PriceRunner will help you find the right product
Today, there are two screen formats that make up almost the entire market.
16:9. Simply “normal widescreen”. This is the format that most screens have, regardless of price class or target group. Works well for most things.
21:9. Or ultrawide (exact aspect ratio may vary). A single, very wide screen that can be used instead of two separate (likely not curved) screens. Often a little more expensive, but really nice for those of you who need a lot of space.
One wildcard is the almost square format of 3:2, which is starting to appear more and more in work-related contexts, where the idea is that you will have better use of more height than width to read documents and the like.
Gaming screens have the option of higher refresh rates, not infrequently at 120 hertz, 144 hertz, or higher. If you want to get the most out of your screen and your graphics card, the screen must also support the right technology that handles higher refresh rates. Even if there are shades, it is important that the screen supports Freesync if you have a graphics card from AMD, and G-sync if you have a Nvidia card.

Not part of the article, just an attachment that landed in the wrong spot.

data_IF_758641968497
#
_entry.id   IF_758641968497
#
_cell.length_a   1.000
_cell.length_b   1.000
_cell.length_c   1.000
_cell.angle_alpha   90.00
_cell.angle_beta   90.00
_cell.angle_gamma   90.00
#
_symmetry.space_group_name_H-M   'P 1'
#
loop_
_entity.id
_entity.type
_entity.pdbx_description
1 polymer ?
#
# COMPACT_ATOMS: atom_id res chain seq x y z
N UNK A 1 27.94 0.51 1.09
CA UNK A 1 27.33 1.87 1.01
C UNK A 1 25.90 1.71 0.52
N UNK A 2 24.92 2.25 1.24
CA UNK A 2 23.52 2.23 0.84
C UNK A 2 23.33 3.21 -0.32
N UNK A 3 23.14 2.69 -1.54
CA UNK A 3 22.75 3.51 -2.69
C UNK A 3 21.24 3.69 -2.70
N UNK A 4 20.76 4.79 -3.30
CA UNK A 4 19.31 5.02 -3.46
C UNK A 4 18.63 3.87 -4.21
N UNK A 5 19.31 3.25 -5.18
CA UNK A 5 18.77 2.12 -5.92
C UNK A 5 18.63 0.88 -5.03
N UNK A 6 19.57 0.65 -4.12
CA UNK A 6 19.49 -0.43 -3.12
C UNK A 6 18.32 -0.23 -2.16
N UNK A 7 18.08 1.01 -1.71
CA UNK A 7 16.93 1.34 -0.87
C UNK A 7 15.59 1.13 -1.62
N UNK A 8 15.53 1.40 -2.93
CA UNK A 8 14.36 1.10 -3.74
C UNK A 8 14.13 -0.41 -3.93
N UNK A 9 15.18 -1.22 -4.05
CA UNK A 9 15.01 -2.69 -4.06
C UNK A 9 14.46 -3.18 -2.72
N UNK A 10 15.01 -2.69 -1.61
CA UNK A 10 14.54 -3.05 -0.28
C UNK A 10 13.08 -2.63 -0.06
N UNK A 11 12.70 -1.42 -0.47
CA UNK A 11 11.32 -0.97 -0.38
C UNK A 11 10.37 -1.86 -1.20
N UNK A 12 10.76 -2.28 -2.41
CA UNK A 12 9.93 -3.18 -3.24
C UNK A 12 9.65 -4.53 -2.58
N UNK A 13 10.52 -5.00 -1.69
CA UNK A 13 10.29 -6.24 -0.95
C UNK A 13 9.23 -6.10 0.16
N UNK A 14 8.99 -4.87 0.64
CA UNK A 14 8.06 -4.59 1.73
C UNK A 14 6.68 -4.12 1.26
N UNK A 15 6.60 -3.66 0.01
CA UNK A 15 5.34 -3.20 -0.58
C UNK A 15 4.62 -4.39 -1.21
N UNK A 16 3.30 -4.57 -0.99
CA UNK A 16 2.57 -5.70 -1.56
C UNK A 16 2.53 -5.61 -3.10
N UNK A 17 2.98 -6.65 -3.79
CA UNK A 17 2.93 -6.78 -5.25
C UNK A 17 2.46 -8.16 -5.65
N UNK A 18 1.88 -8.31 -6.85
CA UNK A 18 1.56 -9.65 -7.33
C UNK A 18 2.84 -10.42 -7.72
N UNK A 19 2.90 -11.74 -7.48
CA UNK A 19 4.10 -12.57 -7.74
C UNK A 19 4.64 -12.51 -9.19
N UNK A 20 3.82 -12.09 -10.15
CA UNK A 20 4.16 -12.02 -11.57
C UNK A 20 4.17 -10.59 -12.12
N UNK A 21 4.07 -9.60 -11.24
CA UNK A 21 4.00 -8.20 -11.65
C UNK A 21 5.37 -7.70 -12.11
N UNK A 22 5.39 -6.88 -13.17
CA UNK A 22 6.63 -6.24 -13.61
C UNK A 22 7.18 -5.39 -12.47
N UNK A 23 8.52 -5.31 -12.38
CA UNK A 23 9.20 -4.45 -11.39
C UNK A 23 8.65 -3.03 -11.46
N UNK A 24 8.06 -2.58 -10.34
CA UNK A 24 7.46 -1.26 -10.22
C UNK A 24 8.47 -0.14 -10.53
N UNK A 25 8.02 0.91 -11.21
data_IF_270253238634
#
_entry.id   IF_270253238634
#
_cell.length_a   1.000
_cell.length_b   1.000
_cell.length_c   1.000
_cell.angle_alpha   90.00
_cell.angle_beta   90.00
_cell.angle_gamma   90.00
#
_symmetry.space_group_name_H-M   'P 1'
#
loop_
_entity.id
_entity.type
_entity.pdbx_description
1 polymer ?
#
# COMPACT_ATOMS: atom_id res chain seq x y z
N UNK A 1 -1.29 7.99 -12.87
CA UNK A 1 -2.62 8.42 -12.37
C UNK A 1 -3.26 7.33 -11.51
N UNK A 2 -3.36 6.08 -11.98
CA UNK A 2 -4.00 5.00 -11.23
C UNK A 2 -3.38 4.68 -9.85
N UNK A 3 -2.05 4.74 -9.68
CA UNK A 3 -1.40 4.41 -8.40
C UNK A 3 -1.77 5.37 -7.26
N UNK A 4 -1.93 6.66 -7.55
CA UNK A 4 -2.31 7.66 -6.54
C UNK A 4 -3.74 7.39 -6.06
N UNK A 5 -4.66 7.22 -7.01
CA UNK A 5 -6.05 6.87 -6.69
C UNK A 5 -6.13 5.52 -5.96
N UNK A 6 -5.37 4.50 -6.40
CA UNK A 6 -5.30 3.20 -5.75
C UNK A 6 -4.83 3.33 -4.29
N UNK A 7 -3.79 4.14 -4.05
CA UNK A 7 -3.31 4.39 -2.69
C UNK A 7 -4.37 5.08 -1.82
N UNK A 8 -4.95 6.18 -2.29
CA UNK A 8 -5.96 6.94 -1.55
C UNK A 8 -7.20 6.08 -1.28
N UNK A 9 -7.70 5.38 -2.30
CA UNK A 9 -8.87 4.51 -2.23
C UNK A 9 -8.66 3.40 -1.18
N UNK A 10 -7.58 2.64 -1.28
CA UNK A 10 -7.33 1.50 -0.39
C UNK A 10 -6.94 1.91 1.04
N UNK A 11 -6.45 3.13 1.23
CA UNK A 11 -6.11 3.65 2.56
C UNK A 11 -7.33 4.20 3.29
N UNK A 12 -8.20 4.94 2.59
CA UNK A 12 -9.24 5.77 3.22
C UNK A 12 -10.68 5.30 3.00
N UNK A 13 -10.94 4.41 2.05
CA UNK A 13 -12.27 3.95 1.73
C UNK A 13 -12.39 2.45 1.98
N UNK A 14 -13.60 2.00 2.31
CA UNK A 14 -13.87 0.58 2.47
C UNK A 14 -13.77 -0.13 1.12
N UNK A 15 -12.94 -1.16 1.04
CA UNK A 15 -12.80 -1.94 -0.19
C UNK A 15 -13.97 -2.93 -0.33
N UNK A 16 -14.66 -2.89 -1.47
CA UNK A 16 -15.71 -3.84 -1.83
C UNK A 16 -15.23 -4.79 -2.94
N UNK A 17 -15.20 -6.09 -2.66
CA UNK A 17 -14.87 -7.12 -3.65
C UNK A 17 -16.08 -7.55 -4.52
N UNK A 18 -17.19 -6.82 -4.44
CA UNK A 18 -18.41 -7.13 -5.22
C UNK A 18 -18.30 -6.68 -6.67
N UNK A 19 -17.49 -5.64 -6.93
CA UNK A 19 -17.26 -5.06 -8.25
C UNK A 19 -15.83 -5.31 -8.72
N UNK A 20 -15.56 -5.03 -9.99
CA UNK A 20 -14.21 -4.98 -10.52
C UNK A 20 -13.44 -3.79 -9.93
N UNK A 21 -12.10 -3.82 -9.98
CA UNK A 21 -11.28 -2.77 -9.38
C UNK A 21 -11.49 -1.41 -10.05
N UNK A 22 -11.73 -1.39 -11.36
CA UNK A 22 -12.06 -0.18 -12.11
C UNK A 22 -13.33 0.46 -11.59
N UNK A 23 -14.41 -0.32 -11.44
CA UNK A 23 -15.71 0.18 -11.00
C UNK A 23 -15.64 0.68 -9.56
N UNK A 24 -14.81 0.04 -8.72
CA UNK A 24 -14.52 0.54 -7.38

It may sound nice to get integrated things, such as a USB hub, webcam, or speakers in the screen. And this can be quite convenient in some cases, especially if you want a very clean desk. On the other hand, these features often cause issues, especially if you connect and disconnect a laptop to the screen. It’s better to spend money and energy on a really good screen and then buy the peripherals separately.
Resolution settings is one of the things that make the most difference for you when using the screen. Here you have a guide about what to consider when it comes to screen resolution.